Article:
\[ \begin{aligned} X_1^1 &\sim \mathcal{N}(0, 1) \\[0.50em] X_2^1 &\sim \mathcal{N}(2, 0.50) \\[0.50em] Y^1 &\sim \mathcal{N}(X_2^1 - X_1^1, 1) \\[0.50em] X_3^1 &\sim \mathcal{N}(0.60 \, Y^1 + 0.80 \, X_2^1, 1) \enspace , \end{aligned} \]

and this one in environment \(e = 2\):

\[ \begin{aligned} X_1^2 &\sim \mathcal{N}(0, 1) \\[0.50em] X_2^2 &\sim \mathcal{N}(2, 2) \\[0.50em] Y^2 &\sim \mathcal{N}(X_2^2 - X_1^2, 1) \\[0.50em] X_3^2 &\sim \mathcal{N}(0.60 \, Y^2 + 0.80 \, X_2^2, 1) \enspace , \end{aligned} \]

and finally this one in \(e = 3\):

\[ \begin{aligned} X_1^3 &\sim \mathcal{N}(0, 1) \\[0.50em] X_2^3 &\sim \mathcal{N}(2, 0.50) \\[0.50em] Y^3 &\sim \mathcal{N}(5 + X_2^3 - X_1^3, 1) \\[0.50em] X_3^3 &\sim \mathcal{N}(0.60 \, Y^3 + 0.80 \, X_2^3, 1) \enspace . \end{aligned} \]

Suppose you observe \(n = 500\) data points from all three SCMs.

  • Use data from \(e = 1\) and \(e = 2\) and invariant causal prediction to find the causal parents of \(Y\). What do you find?
  • Include data from \(e = 3\) as well. What happens? Why?

\(X \rightarrow Y\) or \(Y \rightarrow X\)?

Try to learn the causal direction for the following cause-effect pairs:

  • Altitude and temperature
  • Age and height
  • \(\text{CO}_2\)-Emissions and energy use
  • Employment and population

The following code downloads them from the Tübingen cause-effect pairs database.

url <- 'https://webdav.tuebingen.mpg.de/cause-effect/'

temp <- read.table(paste0(url, 'pair0001.txt'), col.names = c('altitude', 'temperature'))
age <- read.table(paste0(url, 'pair0022.txt'), col.names = c('age', 'height'))
co2 <- read.table(paste0(url, 'pair0073.txt'), col.names = c('co2', 'energy'))
pop <- read.table(paste0(url, 'pair0084.txt'), col.names = c('employment', 'population'))

You need to restrict the Structural Causal Model to be able to do this. Compare the results of the Linear Non-Gaussian Acyclic Model (use the lingam function in the pcalg package) with the results of using a Nonlinear Gaussian Additive Noise Model (use the gam function in the mgcv package). Which method performs better? (Use the dhsic.test function from the dHSIC for independence tests).

Tweeting about Tesla

Reproduce Alex Hayes’s analysis of the causal effect of Elon Musk’s tweet on the Tesla stock price using the CausalImpact package. The code below loads the data, but the use of riingo requires an account, which you probably don’t want to create. I’ve downloaded the data, which you can access from here. You may find this vignette useful.


tesla <- riingo_iex_prices(
  'TSLA', start_date = '2020-05-01', end_date = '2020-05-01', resample_frequency = '1min'

sp500 <- riingo_iex_prices(
  'SPY', start_date = '2020-05-01', end_date = '2020-05-01', resample_frequency = '1min'

dat <-  data.frame(
  'date' = tesla$date,
  'tesla' = tesla$close,
  'sp500' = sp500$close

##                  date   tesla   sp500
## 1 2020-05-01 13:30:00 762.440 285.400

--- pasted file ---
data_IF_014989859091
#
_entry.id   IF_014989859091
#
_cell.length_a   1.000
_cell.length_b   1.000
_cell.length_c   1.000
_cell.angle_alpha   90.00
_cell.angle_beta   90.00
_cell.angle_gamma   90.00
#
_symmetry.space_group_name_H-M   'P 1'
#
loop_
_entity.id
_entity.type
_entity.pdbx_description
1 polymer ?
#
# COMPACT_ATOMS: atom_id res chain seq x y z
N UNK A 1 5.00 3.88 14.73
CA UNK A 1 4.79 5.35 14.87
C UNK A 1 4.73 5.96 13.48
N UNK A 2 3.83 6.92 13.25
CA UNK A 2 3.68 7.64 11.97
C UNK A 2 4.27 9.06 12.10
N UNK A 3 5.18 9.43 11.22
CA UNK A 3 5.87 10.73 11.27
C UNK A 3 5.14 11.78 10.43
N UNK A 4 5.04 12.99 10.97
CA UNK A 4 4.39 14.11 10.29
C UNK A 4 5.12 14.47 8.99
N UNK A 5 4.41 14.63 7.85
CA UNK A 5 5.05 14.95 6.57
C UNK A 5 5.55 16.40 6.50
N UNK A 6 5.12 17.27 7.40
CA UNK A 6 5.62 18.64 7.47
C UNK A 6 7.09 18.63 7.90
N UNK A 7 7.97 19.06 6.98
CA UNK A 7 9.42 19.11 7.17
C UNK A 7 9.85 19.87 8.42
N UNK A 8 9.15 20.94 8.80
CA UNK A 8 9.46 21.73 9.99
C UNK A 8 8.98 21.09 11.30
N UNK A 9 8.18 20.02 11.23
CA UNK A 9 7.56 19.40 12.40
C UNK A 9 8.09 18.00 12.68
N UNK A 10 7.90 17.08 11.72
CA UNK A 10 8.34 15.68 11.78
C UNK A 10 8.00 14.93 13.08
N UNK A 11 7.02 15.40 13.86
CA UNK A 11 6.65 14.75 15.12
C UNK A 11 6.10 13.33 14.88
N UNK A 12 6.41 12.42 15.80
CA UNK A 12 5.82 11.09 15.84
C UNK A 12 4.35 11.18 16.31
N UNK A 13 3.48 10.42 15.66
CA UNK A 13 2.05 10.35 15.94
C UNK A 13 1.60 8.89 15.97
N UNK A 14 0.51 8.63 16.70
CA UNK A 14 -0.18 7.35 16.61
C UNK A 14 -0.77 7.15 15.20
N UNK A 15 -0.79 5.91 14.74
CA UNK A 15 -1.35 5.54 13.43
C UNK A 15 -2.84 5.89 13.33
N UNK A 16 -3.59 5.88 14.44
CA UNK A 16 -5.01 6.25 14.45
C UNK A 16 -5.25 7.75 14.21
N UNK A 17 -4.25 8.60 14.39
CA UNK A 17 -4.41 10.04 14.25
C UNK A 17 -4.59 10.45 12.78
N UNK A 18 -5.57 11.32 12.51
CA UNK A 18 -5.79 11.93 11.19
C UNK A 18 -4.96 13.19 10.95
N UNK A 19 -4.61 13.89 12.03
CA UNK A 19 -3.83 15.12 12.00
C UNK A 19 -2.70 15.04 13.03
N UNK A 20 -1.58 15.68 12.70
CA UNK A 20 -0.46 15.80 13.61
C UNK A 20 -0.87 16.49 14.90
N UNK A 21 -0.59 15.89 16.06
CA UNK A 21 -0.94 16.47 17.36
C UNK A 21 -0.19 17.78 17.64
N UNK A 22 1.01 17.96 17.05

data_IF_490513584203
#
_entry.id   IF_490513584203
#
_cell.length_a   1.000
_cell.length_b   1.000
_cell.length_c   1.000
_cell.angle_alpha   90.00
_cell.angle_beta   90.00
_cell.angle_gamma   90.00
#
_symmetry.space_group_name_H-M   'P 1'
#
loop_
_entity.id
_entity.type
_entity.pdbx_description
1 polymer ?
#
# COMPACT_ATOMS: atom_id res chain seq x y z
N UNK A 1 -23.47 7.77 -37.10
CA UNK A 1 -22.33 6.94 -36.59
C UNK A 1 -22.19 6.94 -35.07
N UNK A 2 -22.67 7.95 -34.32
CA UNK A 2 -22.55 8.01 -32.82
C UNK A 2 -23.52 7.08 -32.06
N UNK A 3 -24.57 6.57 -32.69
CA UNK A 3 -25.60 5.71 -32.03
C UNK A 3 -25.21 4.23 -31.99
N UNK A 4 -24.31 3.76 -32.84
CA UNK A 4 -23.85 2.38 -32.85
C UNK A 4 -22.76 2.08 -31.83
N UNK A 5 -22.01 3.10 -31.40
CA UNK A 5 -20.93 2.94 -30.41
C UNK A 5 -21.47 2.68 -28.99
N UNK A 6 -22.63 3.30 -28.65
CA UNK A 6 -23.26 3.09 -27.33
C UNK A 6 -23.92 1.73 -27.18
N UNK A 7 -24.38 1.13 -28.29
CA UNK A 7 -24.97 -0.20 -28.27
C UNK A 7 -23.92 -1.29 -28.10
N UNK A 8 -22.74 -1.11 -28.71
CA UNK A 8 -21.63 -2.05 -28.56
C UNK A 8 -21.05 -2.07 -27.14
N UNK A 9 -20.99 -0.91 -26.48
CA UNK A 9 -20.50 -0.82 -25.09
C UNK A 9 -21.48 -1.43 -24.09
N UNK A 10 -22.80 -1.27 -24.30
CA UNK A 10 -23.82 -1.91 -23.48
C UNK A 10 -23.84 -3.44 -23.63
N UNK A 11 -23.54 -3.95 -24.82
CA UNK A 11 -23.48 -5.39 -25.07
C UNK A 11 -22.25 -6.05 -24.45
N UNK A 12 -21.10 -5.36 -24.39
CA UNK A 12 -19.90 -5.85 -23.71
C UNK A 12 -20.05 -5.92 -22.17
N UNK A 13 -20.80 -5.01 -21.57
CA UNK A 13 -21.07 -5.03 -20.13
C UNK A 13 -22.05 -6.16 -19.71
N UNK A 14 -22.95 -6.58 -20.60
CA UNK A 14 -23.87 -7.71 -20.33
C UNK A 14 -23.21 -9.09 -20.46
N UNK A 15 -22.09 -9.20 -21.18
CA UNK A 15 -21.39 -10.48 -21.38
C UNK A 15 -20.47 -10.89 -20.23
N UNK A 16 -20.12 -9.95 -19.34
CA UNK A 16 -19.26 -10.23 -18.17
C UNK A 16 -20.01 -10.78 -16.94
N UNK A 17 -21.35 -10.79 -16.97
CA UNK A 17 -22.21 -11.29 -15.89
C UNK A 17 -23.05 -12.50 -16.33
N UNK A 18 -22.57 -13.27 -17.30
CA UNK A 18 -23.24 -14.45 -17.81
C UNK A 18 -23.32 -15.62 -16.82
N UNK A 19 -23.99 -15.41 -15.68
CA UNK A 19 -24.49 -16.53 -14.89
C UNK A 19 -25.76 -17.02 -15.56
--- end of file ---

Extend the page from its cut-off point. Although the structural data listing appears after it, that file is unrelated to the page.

## 2 2020-05-01 13:31:00 759.200 285.560
## 3 2020-05-01 13:32:00 759.990 285.850
## 4 2020-05-01 13:33:00 764.850 285.780
## 5 2020-05-01 13:34:00 771.565 285.950
## 6 2020-05-01 13:35:00 769.570 285.405
  • What is the estimate of the causal effect of Elon Musk’s tweet on the Tesla stock price?
  • In what sense does the answer depend on time? Do the model predictions make sense?
  • Suppose you had only hourly data, what problems would you run into when doing this analysis?
  • How confident are you in this causal effect estimate? What are potential problems?

George Floyd’s death and global sadness

In this exercise, you will use an interrupted time-series design to estimate the causal effect of the death of George Floyd on global happiness (as measured through tweets by hedonometer.org).

You can get the Twitter data using the code below, which uses their API.


res <- GET(

dat <- fromJSON(rawToChar(res$content))$objects %>% 
    date = as.Date(date),
    happiness = as.numeric(happiness)
  ) %>% 

George Floyd was murdered on the 26th of May.

ix <- which(dat$date == '2020-05-26')

ggplot(dat, aes(x = date, y = happiness)) +
  geom_line() +
  geom_point() +
  geom_vline(xintercept = as.Date('2020-05-26'), linetype = 'dashed') +

You can specify a custom time-series model that is being estimated on the happiness data before the death of George Floyd as follows.

happiness <- dat[, 3]
post_period <- seq(ix, nrow(dat)) # Period after death

happines_post <- happiness[post_period]
happiness[post_period] <- NA # Assume we don't have data after the intervention

# Custom model specification
ss <- AddLocalLevel(list(), happiness)
bsts.model <- bsts(happiness ~ 1, ss, niter = 1000, ping = 0)

impact <- CausalImpact(bsts.model = bsts.model, post.period.response = happines_post)
  • What is the estimate of the causal effect of George Floyd’s death on the happiness of English-speaking Twitter users?
  • How confident are you in this estimate? What problems can you see with this analysis?
  • What model is being used to estimate the counterfactual happiness? Can you improve on this? (You can ditch CausalImpact / bsts and use your favourite method)